Indigenous Peoples Day must be a ‘call to action’, says Assembly of First Nations chief

Discovery of children at Kamloops residential school site must lead to change, Perry Bellegarde says

The Binche Fishing Derby at Stuart Lake is fast approaching. (Binche Fishing Derby Facebook photo)
Binche shares excitement for upcoming fishing derby

“It’s more than just fishing,” says Dave Birdi

A person receives a COVID-19 vaccine at a vaccination clinic run by Vancouver Coastal Health, in Richmond, B.C., Saturday, April 10, 2021. (THE CANADIAN PRESS/Jonathan Hayward)
Local youth vaccination clinics underway

Pfizer vaccine will be used

Priya Sharma. (Submitted)
Column: Why ultimatums don’t work

By Priya Sharma It is a common misconception that people can choose… Continue reading

Marco Mendicino, Minister of Immigration, Refugees and Citizenship during a press conference in Ottawa on Thursday, May 13, 2021. THE CANADIAN PRESS/Sean Kilpatrick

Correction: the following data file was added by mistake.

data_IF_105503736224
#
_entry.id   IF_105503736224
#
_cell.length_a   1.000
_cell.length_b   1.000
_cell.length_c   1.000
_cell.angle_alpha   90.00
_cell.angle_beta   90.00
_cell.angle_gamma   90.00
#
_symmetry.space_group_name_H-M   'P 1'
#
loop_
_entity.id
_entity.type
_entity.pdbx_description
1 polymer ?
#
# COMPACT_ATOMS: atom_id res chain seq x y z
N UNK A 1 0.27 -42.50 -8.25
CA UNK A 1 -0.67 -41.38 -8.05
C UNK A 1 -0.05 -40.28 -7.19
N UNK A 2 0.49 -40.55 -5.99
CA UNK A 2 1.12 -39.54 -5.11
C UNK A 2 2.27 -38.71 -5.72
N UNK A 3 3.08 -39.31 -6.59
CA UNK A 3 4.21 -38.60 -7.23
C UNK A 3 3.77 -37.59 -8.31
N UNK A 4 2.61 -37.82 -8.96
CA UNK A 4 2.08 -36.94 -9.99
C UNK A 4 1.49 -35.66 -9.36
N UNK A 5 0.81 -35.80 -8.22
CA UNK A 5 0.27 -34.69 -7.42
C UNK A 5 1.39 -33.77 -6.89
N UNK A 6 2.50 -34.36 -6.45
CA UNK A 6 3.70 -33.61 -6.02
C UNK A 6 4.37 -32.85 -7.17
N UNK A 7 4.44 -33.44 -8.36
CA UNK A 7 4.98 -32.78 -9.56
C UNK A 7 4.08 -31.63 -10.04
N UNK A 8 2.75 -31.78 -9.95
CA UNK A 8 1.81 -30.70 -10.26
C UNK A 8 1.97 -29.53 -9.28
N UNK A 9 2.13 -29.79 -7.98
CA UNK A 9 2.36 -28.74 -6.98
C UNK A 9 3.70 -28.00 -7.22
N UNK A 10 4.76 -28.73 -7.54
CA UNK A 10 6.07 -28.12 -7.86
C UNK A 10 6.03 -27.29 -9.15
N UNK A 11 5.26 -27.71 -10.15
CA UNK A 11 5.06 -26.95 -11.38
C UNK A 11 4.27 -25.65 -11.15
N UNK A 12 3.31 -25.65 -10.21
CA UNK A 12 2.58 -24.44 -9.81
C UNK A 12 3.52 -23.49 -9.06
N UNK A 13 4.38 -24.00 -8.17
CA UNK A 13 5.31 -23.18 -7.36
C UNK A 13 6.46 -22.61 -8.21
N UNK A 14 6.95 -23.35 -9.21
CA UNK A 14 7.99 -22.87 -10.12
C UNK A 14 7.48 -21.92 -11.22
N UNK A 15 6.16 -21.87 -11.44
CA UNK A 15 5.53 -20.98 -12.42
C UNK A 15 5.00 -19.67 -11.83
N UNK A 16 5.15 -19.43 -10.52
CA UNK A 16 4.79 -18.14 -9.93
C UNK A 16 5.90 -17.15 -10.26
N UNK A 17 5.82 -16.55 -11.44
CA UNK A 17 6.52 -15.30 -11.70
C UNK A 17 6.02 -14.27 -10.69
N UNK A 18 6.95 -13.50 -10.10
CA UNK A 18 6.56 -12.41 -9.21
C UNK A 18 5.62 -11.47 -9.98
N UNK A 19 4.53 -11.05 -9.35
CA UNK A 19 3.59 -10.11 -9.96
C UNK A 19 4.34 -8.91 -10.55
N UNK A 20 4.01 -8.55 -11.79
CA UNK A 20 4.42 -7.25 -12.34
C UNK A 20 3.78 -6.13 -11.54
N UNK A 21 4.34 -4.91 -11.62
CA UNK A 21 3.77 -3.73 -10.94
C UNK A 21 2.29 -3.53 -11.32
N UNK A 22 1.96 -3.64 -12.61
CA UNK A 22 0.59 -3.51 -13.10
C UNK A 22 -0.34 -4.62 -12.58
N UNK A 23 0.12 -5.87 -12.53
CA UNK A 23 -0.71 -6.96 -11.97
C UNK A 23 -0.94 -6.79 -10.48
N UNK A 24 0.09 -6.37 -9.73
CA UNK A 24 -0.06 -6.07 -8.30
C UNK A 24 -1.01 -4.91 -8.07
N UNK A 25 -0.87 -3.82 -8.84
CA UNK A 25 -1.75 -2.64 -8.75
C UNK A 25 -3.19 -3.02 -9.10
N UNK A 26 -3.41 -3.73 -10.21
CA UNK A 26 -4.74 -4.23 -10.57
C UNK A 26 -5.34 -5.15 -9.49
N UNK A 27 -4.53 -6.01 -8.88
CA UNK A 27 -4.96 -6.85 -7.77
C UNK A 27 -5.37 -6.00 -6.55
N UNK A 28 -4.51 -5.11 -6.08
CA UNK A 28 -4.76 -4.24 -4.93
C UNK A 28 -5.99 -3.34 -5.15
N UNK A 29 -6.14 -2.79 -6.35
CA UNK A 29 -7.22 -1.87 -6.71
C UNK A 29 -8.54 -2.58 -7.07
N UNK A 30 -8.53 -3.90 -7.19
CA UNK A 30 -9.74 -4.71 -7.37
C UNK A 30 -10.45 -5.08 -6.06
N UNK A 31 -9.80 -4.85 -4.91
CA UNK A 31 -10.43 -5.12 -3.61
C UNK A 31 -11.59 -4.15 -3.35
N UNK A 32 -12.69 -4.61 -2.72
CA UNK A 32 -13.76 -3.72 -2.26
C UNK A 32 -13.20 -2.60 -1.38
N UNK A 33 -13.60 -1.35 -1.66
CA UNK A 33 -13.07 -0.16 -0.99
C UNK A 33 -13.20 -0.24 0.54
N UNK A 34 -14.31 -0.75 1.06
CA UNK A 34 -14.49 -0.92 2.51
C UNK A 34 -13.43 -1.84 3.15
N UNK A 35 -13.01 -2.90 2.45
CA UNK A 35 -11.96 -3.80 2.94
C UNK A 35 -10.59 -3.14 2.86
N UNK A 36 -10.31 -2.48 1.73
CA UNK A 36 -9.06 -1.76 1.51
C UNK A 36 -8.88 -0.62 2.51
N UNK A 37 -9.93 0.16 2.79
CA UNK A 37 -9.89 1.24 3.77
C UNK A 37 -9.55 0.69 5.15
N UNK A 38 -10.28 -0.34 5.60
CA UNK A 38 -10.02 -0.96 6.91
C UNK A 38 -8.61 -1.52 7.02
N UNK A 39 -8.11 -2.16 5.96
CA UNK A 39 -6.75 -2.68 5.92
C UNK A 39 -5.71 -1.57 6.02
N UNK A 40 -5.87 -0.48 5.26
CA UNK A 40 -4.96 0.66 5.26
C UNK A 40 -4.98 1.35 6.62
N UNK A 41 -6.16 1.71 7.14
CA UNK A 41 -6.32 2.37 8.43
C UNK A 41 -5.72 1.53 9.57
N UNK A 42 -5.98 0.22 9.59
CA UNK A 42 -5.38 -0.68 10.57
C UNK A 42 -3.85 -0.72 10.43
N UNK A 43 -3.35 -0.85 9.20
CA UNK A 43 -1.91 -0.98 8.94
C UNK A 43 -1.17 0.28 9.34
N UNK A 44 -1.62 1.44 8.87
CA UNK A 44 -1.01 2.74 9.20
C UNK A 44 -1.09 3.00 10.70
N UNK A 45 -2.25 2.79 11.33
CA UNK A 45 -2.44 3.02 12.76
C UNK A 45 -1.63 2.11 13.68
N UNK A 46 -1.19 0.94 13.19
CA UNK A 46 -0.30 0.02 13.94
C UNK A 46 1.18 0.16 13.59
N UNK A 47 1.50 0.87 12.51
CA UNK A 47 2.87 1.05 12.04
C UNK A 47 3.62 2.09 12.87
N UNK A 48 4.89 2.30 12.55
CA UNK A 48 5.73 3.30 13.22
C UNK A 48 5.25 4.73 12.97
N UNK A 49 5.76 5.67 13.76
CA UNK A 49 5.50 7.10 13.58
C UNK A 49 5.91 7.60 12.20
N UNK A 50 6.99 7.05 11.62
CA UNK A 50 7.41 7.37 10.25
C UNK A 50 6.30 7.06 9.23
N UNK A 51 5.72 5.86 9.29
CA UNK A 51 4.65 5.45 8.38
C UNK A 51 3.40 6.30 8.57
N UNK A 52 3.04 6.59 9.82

Canada to welcome 45,000 refugees this year, says immigration minister

Canada plans to increase persons admitted from 23,500 to 45,000 and expedite permanent residency applications

In the first election with public money replacing corporate or union donations, B.C. Liberal leader Andrew Wilkinson, B.C. Greens leader Sonia Furstenau and B.C. NDP leader John Horgan take part in election debate at the University of B.C., Oct. 13, 2020. (THE CANADIAN PRESS)
B.C. MLAs ponder 2022 ‘sunset’ of subsidy for political parties

NDP, B.C. Fed call for increase, B.C. Liberals have no comment

Investigators use a bucket to help recover human remains at a home burned in the Camp fire, Thursday, Nov. 15, 2018, in Magalia, Calif. Many of the missing in the deadly Northern California wildfire are elderly residents in Magalia, a forested town of about 11,000 north of the destroyed town of Paradise. (AP Photo/John Locher)